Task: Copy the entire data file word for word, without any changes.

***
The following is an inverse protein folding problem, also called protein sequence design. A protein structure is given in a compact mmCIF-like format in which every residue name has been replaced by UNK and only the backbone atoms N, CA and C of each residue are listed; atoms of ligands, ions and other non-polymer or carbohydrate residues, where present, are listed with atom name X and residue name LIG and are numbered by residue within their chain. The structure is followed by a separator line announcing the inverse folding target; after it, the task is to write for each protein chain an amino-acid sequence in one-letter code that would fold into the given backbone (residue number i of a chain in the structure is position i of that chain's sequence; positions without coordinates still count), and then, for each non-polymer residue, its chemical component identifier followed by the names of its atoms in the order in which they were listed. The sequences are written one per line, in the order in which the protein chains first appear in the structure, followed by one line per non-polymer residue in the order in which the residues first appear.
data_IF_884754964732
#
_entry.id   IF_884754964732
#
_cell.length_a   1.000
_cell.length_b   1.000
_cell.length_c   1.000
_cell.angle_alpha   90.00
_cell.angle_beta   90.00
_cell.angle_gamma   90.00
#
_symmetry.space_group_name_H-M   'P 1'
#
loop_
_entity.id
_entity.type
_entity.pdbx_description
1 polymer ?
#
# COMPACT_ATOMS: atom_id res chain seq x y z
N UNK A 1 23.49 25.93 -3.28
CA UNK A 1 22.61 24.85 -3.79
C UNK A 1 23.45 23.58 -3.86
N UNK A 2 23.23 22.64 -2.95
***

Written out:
The following is an inverse protein folding problem, also called protein sequence design. A protein structure is given in a compact mmCIF-like format in which every residue name has been replaced by UNK and only the backbone atoms N, CA and C of each residue are listed; atoms of ligands, ions and other non-polymer or carbohydrate residues, where present, are listed with atom name X and residue name LIG and are numbered by residue within their chain. The structure is followed by a separator line announcing the inverse folding target; after it, the task is to write for each protein chain an amino-acid sequence in one-letter code that would fold into the given backbone (residue number i of a chain in the structure is position i of that chain's sequence; positions without coordinates still count), and then, for each non-polymer residue, its chemical component identifier followed by the names of its atoms in the order in which they were listed. The sequences are written one per line, in the order in which the protein chains first appear in the structure, followed by one line per non-polymer residue in the order in which the residues first appear.
data_IF_884754964732
#
_entry.id   IF_884754964732
#
_cell.length_a   1.000
_cell.length_b   1.000
_cell.length_c   1.000
_cell.angle_alpha   90.00
_cell.angle_beta   90.00
_cell.angle_gamma   90.00
#
_symmetry.space_group_name_H-M   'P 1'
#
loop_
_entity.id
_entity.type
_entity.pdbx_description
1 polymer ?
#
# COMPACT_ATOMS: atom_id res chain seq x y z
N UNK A 1 23.49 25.93 -3.28
CA UNK A 1 22.61 24.85 -3.79
C UNK A 1 23.45 23.58 -3.86
N UNK A 2 23.23 22.64 -2.95